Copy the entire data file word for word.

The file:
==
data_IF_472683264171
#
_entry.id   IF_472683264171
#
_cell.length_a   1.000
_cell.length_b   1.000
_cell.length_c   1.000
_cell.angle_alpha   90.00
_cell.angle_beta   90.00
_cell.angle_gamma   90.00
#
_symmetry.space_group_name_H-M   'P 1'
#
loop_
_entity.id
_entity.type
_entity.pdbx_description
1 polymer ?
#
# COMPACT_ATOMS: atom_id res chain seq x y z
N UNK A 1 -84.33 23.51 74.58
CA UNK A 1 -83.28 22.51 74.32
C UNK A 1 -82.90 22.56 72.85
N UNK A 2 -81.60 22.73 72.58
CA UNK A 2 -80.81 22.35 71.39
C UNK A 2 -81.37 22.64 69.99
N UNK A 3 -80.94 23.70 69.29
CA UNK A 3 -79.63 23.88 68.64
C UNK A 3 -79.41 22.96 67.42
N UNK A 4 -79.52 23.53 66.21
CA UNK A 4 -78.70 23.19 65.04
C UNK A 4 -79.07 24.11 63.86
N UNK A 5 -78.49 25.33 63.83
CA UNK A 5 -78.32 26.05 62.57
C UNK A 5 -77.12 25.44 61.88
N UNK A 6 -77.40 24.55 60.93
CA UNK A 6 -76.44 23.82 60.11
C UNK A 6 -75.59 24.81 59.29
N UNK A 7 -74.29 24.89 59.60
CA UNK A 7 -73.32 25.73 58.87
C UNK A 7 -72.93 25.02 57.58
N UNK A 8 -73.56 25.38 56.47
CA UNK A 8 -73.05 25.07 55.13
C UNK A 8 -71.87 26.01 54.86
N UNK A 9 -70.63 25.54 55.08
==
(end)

data_IF_472683264171
#
_entry.id   IF_472683264171
#
_cell.length_a   1.000
_cell.length_b   1.000
_cell.length_c   1.000
_cell.angle_alpha   90.00
_cell.angle_beta   90.00
_cell.angle_gamma   90.00
#
_symmetry.space_group_name_H-M   'P 1'
#
loop_
_entity.id
_entity.type
_entity.pdbx_description
1 polymer ?
#
# COMPACT_ATOMS: atom_id res chain seq x y z
N UNK A 1 -84.33 23.51 74.58
CA UNK A 1 -83.28 22.51 74.32
C UNK A 1 -82.90 22.56 72.85
N UNK A 2 -81.60 22.73 72.58
CA UNK A 2 -80.81 22.35 71.39
C UNK A 2 -81.37 22.64 69.99
N UNK A 3 -80.94 23.70 69.29
CA UNK A 3 -79.63 23.88 68.64
C UNK A 3 -79.41 22.96 67.42
N UNK A 4 -79.52 23.53 66.21
CA UNK A 4 -78.70 23.19 65.04
C UNK A 4 -79.07 24.11 63.86
N UNK A 5 -78.49 25.33 63.83
CA UNK A 5 -78.32 26.05 62.57
C UNK A 5 -77.12 25.44 61.88
N UNK A 6 -77.40 24.55 60.93
CA UNK A 6 -76.44 23.82 60.11
C UNK A 6 -75.59 24.81 59.29
N UNK A 7 -74.29 24.89 59.60
CA UNK A 7 -73.32 25.73 58.87
C UNK A 7 -72.93 25.02 57.58
N UNK A 8 -73.56 25.38 56.47
CA UNK A 8 -73.05 25.07 55.13
C UNK A 8 -71.87 26.01 54.86
N UNK A 9 -70.63 25.54 55.08